The past week has given a brief insight into what goes on behind closed doors at Westminster. It’s easy to assess what’s happening as something uniquely rotten committed by evil men but the truth is the culture of harassment is so engrained and inbuilt to the culture of politics: it’s a cyclical story of abuse.
An idealist seventeen-year-old, interested in getting involved in politics, enters their local party office and offers to volunteer. Surrounded by a room of activists with an average age of 80, he’s offered a lemon drizzle cake recipe and asked to deliver all 500 leaflets alone, as he’s the only person in the room with working legs. Dismayed, he hears about the youth wing, and decides to attend a youth wing residential retreat to meet people he has more in common with.
At the youth residential event he is one of four new people attending. The older members pounce: there’s fresh meat. Mostly guys with a handful of girls, they play some ice breakers, moving on to the drinking game “Never Have I Ever”. The questions very quickly become overtly sexual, gauging which of the newbies are more sexually experienced, and therefore more likely to be ‘up for it’. The older kids suss out which ones are going to be up for grabs later on and informal bets are placed on who’s going to pull whom.
The seventeen-year-old kid has probably been preyed on himself by one of the older kids and brushes this experience off as a hazing ritual: everyone has been chatted up or given lingering touches by That Kid, he’s got a bit of a reputation and once you survive you have something to bond over. A few years pass and he’s now got an executive position in the youth wing. He’s instigating the drinking games and preying on the newbies. After all, it’s a hazing ritual and gropes from Creepy Dave is how he made all his friends.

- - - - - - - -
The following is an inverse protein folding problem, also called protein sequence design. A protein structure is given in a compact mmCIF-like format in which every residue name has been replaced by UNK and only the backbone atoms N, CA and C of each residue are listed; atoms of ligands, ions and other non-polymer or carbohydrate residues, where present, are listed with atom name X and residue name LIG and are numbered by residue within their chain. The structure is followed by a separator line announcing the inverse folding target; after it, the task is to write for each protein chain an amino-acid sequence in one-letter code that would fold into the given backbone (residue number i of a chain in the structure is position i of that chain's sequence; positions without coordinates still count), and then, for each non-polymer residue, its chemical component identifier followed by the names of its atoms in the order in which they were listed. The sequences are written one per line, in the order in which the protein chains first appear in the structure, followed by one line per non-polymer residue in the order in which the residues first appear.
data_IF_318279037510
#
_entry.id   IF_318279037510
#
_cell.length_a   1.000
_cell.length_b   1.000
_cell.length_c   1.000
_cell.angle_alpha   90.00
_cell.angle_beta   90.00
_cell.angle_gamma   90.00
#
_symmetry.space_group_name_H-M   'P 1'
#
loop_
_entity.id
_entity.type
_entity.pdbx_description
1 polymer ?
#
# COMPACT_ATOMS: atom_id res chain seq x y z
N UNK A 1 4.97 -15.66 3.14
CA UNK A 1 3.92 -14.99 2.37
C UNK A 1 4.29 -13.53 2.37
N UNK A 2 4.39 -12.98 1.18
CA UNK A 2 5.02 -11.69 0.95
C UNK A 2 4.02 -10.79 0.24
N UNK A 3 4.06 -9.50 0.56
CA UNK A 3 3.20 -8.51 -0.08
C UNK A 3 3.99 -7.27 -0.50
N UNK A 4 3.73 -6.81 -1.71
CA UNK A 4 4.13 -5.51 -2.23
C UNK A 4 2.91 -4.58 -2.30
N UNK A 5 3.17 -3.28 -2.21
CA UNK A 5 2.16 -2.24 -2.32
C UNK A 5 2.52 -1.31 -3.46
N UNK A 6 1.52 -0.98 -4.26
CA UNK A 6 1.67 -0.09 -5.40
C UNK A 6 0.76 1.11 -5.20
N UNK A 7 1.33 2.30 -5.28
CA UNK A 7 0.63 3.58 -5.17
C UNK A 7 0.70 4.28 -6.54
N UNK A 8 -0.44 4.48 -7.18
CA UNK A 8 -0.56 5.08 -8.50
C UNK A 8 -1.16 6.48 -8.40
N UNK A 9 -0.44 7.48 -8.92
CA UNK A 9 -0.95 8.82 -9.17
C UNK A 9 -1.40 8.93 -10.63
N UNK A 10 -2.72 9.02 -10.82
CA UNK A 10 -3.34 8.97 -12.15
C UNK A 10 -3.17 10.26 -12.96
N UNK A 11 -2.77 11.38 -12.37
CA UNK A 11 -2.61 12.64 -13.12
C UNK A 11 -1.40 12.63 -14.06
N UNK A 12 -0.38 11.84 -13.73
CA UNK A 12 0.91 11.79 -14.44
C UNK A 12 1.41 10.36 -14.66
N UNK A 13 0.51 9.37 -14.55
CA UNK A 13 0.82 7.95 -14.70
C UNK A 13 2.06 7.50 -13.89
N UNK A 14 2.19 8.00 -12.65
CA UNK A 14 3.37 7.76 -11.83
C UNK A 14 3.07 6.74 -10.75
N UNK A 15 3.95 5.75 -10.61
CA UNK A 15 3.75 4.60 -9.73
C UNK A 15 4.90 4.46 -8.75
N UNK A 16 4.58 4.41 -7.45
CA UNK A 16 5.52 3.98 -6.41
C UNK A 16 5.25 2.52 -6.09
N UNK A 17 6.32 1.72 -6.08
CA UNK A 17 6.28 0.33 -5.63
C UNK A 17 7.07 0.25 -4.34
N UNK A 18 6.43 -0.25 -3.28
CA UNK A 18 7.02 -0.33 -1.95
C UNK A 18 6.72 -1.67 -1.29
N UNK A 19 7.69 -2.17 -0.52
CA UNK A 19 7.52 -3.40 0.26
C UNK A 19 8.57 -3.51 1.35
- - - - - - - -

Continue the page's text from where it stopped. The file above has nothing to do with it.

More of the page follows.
He moves on to work in Westminster as a Parliamentary Researcher. His friends tell him “Try not to be alone with that MP Bob, he’s got a thing for boys with green eyes.” They get another round of pints, laugh, and he makes a mental note to avoid cab journeys with Bob. A new intern starts and she piques his interest so he goes to flirt with her, coming across far too strong. She’s uncomfortable, but avoids any confrontation. He doesn’t think this is weird, after all this is how those MPs Beth and James met, it’s all perfectly normal.
A few years later he gets selected for a marginal seat, and has no free time left. During the day he’s working in PR, and the moment he finishes work he’s on the doors campaigning to solve the bin crisis. Meeting new people is next to impossible, so he can only flirt with the people he meets campaigning. He flirts with everyone under 40 who comes to his events, as a “thank you” for delivering his leaflets he buys lots of drinks. His hand “accidentally” rubs a thigh. He begins to gain a reputation. The party becomes aware of his behaviour but he’s built such a great personal brand in West Carpentryshire that they’ll lose the seat if they replace him this late. It is for the good of the party, and the country, that he stays and wins that seat.
So he wins, and now has to stay in Parliament until late, spending time at the bar until his vote’s finished. Pretty drunk, and with no romance in his life, he goes to a local late night piano bar to carry the night on. A few fresh faces from Westminster are already there, and he bops over to buy them drinks, hoping that eventually at least one person will come back to his flat within walking distance.
This culture exists in a cycle: each generation has been on the receiving end at some point and at no point has anyone been told this is unacceptable. The abusers have always been victims themselves, and Westminster exists in a complete HR vacuum. Long hours, alcoholism, and loneliness are all cornerstones of the Westminster experience. When there’s no one to report this behaviour to, you believe all of this is normal and acceptable.
Predators are not monsters who lurk in the shadows. They are the mates you go to the pub with, making slightly inappropriate comments which is “Classic Dave”. Their views and behaviour are formed by their environment. If they’ve only ever worked in politics and seen abuse as normal, they will believe it is normal to grope and prey.
Every single layer of politics from campaigns, to Westminster, to the youth wings, allows this culture to permeate. There has been a lot of talk about setting up an independent body to monitor complaints, but the deep cause of all of this is alcoholism, loneliness, and long hours. In the short term we can ask people to speak out and report their issues, but getting to the root of this culture is more complicated than we’re ready to confront.